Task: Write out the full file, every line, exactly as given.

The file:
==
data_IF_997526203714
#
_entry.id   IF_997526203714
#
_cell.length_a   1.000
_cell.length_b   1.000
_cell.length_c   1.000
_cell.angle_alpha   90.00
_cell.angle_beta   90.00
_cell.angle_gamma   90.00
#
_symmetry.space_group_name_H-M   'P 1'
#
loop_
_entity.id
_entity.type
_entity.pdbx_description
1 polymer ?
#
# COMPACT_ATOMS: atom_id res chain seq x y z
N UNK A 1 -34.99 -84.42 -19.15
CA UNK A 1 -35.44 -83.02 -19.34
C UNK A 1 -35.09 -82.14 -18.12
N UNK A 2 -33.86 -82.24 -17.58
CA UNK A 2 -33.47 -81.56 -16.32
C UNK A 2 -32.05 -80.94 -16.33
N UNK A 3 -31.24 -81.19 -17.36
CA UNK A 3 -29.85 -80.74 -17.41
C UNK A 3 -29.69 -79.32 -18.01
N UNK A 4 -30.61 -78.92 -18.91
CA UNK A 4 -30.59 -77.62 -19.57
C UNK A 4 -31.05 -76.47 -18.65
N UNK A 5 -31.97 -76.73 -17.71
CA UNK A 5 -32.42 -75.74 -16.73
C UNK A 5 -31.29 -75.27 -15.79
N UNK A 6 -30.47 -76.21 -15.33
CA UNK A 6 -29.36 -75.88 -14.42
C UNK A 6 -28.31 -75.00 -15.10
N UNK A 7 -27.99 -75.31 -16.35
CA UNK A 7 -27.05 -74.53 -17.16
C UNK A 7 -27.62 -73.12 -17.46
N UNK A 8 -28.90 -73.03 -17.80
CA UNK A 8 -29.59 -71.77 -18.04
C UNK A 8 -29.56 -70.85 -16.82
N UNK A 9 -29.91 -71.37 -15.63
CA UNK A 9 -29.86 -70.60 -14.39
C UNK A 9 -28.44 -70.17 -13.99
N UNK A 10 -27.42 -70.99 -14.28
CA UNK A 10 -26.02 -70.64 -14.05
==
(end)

data_IF_997526203714
#
_entry.id   IF_997526203714
#
_cell.length_a   1.000
_cell.length_b   1.000
_cell.length_c   1.000
_cell.angle_alpha   90.00
_cell.angle_beta   90.00
_cell.angle_gamma   90.00
#
_symmetry.space_group_name_H-M   'P 1'
#
loop_
_entity.id
_entity.type
_entity.pdbx_description
1 polymer ?
#
# COMPACT_ATOMS: atom_id res chain seq x y z
N UNK A 1 -34.99 -84.42 -19.15
CA UNK A 1 -35.44 -83.02 -19.34
C UNK A 1 -35.09 -82.14 -18.12
N UNK A 2 -33.86 -82.24 -17.58
CA UNK A 2 -33.47 -81.56 -16.32
C UNK A 2 -32.05 -80.94 -16.33
N UNK A 3 -31.24 -81.19 -17.36
CA UNK A 3 -29.85 -80.74 -17.41
C UNK A 3 -29.69 -79.32 -18.01
N UNK A 4 -30.61 -78.92 -18.91
CA UNK A 4 -30.59 -77.62 -19.57
C UNK A 4 -31.05 -76.47 -18.65
N UNK A 5 -31.97 -76.73 -17.71
CA UNK A 5 -32.42 -75.74 -16.73
C UNK A 5 -31.29 -75.27 -15.79
N UNK A 6 -30.47 -76.21 -15.33
CA UNK A 6 -29.36 -75.88 -14.42
C UNK A 6 -28.31 -75.00 -15.10
N UNK A 7 -27.99 -75.31 -16.35
CA UNK A 7 -27.05 -74.53 -17.16
C UNK A 7 -27.62 -73.12 -17.46
N UNK A 8 -28.90 -73.03 -17.80
CA UNK A 8 -29.59 -71.77 -18.04
C UNK A 8 -29.56 -70.85 -16.82
N UNK A 9 -29.91 -71.37 -15.63
CA UNK A 9 -29.86 -70.60 -14.39
C UNK A 9 -28.44 -70.17 -13.99
N UNK A 10 -27.42 -70.99 -14.28
CA UNK A 10 -26.02 -70.64 -14.05